This book brings tears to my eyes every time I read it (I’m a very emotional librarian). Barack Obama: Son of Promise, Child of Hope is an inspiring biography of our country’s 44th president by Coretta Scott King Award winning author Nikki Grimes and illustrator Bryan Collier. A young boy named David asks his mother who that man on TV is andwhy people are shouting his name. She tells him the story of a boy with inter-racial parents who grew up in Hawaii. He pursued higher education, and longed to change the world. That boy was Barack Obama and he grew up to be our president asking, “Can we make America better? Can we work together, as one?” Yes. We can.
The Lump of Coal is a charming Christmas story from the author and illustrator (respectively) of A Series of Unfortunate Events, Lemony Snicket and Brett Helquist, which presupposes “miracles can happen, even to those who are small, flammable, and dressed all in black.” In the story a lump of coal who “for the sake of argument” can walk and talk, and who, “like many people who dress in black” wants to be an artist. He could make beautiful black lines on a canvas, or a piece a chicken, if only someone would give him the chance! Maybe his dreams will come true when an drugstore employee dressed as Santa Claus puts the lump of coal in his disobedient stepson’s stocking.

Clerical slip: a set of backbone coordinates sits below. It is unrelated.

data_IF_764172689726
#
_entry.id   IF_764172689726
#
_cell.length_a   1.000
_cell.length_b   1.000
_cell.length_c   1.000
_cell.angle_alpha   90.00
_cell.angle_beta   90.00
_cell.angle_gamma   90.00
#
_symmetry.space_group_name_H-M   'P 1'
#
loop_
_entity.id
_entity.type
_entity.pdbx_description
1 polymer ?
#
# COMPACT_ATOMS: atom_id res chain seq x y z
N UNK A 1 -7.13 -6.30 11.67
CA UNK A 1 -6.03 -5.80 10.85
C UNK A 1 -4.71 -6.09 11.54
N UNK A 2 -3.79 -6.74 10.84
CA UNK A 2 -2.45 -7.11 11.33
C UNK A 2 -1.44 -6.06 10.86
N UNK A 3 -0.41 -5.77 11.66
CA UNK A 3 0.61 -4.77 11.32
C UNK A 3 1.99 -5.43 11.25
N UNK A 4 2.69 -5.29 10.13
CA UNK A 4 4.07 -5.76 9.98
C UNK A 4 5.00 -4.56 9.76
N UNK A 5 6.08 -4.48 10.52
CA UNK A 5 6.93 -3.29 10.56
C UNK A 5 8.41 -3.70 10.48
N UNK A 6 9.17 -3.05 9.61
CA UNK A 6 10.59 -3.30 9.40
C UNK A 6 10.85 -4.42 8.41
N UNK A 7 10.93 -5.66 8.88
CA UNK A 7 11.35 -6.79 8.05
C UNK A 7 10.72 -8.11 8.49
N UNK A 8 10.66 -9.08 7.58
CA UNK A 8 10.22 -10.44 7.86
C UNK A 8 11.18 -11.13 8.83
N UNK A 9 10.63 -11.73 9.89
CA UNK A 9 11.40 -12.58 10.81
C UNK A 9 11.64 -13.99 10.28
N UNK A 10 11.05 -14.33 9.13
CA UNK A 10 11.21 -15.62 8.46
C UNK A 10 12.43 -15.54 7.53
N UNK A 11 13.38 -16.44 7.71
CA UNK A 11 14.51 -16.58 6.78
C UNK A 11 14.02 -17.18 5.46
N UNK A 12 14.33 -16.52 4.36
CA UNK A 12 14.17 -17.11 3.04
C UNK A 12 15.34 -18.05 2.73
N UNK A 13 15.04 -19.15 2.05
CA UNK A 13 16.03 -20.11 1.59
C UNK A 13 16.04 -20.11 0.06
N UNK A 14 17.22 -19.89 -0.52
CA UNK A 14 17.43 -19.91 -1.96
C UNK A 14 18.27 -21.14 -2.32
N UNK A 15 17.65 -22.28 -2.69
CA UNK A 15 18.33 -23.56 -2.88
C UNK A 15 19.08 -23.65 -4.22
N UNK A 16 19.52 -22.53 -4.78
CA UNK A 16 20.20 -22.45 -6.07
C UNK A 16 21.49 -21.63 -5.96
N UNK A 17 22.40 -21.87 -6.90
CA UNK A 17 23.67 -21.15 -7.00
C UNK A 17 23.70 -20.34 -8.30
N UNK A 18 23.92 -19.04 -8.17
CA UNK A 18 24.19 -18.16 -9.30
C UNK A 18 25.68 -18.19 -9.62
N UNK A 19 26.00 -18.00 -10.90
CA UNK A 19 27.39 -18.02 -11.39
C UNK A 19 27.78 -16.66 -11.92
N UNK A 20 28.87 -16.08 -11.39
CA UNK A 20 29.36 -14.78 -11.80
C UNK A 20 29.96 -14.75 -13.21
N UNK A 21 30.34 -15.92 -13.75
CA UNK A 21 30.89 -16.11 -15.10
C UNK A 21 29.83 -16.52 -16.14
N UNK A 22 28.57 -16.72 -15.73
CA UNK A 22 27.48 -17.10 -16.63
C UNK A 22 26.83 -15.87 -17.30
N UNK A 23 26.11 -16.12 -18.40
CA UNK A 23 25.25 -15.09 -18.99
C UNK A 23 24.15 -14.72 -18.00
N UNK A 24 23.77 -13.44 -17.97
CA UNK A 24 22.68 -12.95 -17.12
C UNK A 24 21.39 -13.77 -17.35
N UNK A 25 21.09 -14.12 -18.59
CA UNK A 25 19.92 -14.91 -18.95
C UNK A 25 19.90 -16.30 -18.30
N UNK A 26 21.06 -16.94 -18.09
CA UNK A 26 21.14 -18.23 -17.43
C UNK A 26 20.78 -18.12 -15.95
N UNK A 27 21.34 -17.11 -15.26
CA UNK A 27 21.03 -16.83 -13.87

John, Paul, George & Ben by Lane Smith tells the story of what some of our founding fathers were like before the birth of our nation, taking us back to when John Hancock, Paul Revere, George Washington, Ben Franklin, and Tom Jefferson were boys. John was quite bold, taking up the whole chalk board to write his name. Paul was always shouting since he suffered some hearing loss in a bell ringing club (that was “before fun was invented”). George was honest to a fault–when dad forgave him for chopping down the cherry tree, he readily confessed to leveling the whole orchard and a barn! Ben was very clever, constantly coming up with sayings, and Tom was independent (he probably refused to be included in the title). Read this as a fun way to teach your child about people who helped make our country free.